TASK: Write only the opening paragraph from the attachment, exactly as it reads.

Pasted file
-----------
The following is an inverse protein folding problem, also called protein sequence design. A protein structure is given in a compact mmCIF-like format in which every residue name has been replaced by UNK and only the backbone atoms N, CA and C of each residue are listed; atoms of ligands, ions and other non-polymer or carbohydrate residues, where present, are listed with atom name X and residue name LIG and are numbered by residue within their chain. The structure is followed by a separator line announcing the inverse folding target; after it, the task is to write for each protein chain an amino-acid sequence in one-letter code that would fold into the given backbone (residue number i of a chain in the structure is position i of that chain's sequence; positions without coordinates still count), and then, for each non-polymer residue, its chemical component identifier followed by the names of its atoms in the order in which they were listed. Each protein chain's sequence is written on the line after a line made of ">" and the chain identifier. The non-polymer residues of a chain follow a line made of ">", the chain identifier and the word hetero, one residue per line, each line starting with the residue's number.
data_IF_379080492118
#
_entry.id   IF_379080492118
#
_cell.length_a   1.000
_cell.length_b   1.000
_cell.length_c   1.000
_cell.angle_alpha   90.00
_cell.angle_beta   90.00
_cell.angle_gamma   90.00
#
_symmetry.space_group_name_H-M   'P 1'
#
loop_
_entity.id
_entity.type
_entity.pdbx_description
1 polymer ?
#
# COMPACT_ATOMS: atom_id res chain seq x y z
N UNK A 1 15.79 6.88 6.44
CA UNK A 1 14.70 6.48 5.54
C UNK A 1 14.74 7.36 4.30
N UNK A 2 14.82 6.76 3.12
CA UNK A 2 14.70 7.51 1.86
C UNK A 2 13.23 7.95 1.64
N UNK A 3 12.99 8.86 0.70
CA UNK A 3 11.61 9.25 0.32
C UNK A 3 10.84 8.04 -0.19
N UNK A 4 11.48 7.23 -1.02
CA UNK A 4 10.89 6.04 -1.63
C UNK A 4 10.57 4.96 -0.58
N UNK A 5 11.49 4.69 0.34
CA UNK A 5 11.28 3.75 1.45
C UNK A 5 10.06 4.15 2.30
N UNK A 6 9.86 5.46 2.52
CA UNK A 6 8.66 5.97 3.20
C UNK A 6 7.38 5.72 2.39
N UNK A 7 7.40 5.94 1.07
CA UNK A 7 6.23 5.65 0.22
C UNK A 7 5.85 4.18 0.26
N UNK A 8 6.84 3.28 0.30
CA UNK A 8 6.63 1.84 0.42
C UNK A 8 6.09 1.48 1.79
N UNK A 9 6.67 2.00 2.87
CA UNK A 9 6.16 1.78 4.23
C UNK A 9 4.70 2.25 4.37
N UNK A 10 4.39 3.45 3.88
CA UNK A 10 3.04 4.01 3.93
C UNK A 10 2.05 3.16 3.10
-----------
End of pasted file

The following is an inverse protein folding problem, also called protein sequence design. A protein structure is given in a compact mmCIF-like format in which every residue name has been replaced by UNK and only the backbone atoms N, CA and C of each residue are listed; atoms of ligands, ions and other non-polymer or carbohydrate residues, where present, are listed with atom name X and residue name LIG and are numbered by residue within their chain. The structure is followed by a separator line announcing the inverse folding target; after it, the task is to write for each protein chain an amino-acid sequence in one-letter code that would fold into the given backbone (residue number i of a chain in the structure is position i of that chain's sequence; positions without coordinates still count), and then, for each non-polymer residue, its chemical component identifier followed by the names of its atoms in the order in which they were listed. Each protein chain's sequence is written on the line after a line made of ">" and the chain identifier. The non-polymer residues of a chain follow a line made of ">", the chain identifier and the word hetero, one residue per line, each line starting with the residue's number.